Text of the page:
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Rooc was recently released from a seven year prison stretch, and is using music to represent another world entirely. His debut track “who’s real” is a vivid insight into life in prison. Rooc explains:

“When I was inside, in the yard at Goulburn, we all used to rap to each other and shit.”

“When I came out of prison, the area thing had gone to a whole new level. For me, it’s like fucking oath represent where you’re from, all day! Put it on the map,” says Masi Rooc. “But for me, my people come first. I get upset when I see people put their areas before their people.”

Rooc represents OC (Outcast), a group established in Goulburn prison in 2015.

“For OC, prison is our story. We are not area-based; prison is our origins. We aren’t established on the outside; we started there. We have more boys in there than out here. When you’ve done time, you know who’s who in the zoo.”

“OC was about bringing our people together,” he adds. “There was a lot of issues between Samoans, Tongans, Maoris, and Fijians. We were never united. There was a lot of politics, a lot of underlying issues with the older generation,” explains Rooc. “The younger boys were the ball runners because it was our duty. But we were men, we didn’t want to be subject to that old way of thinking. Respect is always to the older boys but you have to come up with something new, that’s why we don’t have no leader. We’re all equal brothers.”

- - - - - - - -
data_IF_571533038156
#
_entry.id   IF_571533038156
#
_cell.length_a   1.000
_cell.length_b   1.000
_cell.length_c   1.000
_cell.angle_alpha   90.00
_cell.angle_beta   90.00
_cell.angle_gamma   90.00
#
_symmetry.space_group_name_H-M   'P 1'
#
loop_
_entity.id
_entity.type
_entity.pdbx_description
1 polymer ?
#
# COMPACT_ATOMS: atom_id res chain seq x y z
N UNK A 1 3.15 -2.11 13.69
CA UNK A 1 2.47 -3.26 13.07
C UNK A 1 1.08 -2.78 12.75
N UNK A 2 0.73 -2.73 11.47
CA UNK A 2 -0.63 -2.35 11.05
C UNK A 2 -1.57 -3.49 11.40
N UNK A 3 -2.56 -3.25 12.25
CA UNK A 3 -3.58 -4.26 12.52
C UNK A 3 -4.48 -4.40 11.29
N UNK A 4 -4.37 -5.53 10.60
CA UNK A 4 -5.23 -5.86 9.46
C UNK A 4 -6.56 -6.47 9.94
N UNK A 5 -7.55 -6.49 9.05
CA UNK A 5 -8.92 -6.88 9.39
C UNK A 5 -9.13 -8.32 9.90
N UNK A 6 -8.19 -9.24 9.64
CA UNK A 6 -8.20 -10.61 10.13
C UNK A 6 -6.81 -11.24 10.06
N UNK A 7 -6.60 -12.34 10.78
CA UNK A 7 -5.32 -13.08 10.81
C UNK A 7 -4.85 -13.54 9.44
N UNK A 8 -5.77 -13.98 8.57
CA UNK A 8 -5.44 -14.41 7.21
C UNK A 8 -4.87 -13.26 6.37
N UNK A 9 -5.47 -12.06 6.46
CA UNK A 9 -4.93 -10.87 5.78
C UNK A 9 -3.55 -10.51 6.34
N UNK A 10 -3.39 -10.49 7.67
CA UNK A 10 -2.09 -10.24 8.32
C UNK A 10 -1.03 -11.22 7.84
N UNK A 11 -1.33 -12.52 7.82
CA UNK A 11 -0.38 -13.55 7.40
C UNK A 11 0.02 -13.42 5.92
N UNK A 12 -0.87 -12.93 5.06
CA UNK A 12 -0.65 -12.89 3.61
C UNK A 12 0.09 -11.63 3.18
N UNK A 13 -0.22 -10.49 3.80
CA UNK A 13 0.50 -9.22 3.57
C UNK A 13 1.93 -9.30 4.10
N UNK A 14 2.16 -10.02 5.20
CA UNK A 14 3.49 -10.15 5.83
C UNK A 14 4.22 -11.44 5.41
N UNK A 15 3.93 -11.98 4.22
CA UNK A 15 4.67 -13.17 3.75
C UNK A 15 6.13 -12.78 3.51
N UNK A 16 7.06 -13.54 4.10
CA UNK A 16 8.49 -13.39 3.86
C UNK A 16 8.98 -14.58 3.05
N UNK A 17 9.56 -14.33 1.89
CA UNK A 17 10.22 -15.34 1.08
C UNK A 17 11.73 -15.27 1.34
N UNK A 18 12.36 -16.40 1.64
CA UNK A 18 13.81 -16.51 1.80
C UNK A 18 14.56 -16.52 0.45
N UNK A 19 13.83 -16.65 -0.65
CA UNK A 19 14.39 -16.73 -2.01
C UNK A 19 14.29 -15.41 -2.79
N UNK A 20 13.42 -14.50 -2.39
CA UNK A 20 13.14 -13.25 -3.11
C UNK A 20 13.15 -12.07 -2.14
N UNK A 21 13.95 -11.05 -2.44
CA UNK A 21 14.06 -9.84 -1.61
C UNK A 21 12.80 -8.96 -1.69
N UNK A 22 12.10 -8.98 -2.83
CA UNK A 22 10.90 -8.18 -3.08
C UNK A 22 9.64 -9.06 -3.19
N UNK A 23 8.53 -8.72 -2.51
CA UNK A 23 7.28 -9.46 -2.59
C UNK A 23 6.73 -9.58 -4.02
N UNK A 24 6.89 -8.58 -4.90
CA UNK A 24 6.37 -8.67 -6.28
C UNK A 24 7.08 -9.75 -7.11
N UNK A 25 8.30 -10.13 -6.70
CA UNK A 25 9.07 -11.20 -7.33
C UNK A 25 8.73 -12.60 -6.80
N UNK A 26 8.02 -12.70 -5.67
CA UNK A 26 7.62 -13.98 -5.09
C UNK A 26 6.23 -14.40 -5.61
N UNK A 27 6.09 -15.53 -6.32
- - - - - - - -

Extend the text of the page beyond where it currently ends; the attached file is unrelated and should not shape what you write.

Although the majority of new rappers are illustrating the reality of “moving packs” and “drillings,” Rooc’s debut offers a counter to that narrative. His lyrics are a bare knuckle depiction of the costs associated with running amok: hard time.

“Just be yourself,” he insists. I rate the local barber down the road doing his thing. You should want to be a soldier, not a gangster. A soldier works nine to five. Soldiers try to start a business and take a risk like that too.” Rooc offers advice with honest sincerity. “A gangster? There’s only a few paths; jail, dead, or becoming a junky. There’s not much to it. It’s a self-centred image; it’s not about putting others ahead of you. Soldiers work together to defend what they have.”